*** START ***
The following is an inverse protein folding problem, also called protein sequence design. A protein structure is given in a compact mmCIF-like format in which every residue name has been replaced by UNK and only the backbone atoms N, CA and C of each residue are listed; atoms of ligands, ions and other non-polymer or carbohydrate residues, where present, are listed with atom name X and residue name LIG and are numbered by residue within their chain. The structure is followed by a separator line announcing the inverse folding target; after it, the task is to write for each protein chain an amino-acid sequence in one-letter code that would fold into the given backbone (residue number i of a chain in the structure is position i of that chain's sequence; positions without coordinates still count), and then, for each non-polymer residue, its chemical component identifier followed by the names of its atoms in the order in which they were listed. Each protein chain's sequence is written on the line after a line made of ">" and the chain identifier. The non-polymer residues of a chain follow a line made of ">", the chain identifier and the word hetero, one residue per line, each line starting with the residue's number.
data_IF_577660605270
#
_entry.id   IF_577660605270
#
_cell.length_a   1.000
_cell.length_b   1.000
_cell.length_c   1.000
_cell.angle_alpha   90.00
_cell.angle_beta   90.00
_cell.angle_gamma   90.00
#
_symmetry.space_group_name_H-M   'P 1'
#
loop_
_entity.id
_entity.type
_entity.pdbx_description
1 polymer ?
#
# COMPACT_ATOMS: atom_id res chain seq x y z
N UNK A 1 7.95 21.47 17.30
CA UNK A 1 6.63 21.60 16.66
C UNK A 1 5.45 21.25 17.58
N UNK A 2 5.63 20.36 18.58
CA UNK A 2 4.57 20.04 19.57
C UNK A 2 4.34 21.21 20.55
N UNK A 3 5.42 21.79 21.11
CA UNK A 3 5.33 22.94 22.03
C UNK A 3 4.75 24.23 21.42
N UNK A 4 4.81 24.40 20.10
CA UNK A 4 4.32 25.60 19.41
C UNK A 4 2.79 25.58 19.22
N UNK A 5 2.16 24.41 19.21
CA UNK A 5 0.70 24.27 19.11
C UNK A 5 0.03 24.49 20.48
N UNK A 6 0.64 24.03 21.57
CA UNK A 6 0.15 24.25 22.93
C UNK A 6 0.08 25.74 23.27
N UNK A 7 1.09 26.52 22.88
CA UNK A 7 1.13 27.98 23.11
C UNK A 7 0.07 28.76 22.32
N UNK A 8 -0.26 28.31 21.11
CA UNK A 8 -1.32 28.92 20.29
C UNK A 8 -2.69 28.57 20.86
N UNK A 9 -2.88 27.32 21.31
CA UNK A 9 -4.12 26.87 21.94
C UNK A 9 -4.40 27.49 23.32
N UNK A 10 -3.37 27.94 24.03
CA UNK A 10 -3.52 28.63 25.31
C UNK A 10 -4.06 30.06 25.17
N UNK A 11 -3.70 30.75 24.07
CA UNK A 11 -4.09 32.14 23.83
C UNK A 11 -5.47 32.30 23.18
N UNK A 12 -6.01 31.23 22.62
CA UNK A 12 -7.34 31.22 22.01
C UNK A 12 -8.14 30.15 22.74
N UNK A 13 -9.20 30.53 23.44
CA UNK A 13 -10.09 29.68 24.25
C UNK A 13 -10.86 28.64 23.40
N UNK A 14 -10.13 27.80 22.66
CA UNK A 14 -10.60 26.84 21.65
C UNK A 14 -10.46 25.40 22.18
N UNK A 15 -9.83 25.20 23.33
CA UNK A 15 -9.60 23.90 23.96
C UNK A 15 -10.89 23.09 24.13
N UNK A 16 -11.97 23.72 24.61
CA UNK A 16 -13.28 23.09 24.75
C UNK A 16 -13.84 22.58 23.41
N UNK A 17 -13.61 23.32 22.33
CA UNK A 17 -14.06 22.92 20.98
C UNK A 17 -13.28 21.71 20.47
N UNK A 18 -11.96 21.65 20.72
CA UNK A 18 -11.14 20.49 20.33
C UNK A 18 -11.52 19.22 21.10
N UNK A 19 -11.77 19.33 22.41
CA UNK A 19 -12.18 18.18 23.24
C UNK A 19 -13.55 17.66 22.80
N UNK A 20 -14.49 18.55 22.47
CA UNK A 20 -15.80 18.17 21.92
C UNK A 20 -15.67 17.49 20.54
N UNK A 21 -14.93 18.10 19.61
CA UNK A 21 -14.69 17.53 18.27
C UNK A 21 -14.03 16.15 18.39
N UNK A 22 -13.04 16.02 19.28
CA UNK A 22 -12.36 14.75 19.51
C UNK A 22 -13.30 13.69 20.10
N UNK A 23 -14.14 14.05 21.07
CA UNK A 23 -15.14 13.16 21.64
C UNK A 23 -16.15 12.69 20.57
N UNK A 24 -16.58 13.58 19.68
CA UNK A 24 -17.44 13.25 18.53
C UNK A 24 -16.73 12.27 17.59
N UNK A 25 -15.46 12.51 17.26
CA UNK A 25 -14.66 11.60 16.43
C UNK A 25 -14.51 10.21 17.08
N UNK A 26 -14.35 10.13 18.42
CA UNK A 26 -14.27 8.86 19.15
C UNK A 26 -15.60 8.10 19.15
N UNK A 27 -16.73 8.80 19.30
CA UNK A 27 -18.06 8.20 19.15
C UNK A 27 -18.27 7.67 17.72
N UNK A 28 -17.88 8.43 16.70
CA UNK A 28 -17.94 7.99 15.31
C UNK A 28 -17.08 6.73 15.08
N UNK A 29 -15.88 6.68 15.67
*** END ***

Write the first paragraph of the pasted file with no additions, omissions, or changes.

The following is an inverse protein folding problem, also called protein sequence design. A protein structure is given in a compact mmCIF-like format in which every residue name has been replaced by UNK and only the backbone atoms N, CA and C of each residue are listed; atoms of ligands, ions and other non-polymer or carbohydrate residues, where present, are listed with atom name X and residue name LIG and are numbered by residue within their chain. The structure is followed by a separator line announcing the inverse folding target; after it, the task is to write for each protein chain an amino-acid sequence in one-letter code that would fold into the given backbone (residue number i of a chain in the structure is position i of that chain's sequence; positions without coordinates still count), and then, for each non-polymer residue, its chemical component identifier followed by the names of its atoms in the order in which they were listed. Each protein chain's sequence is written on the line after a line made of ">" and the chain identifier. The non-polymer residues of a chain follow a line made of ">", the chain identifier and the word hetero, one residue per line, each line starting with the residue's number.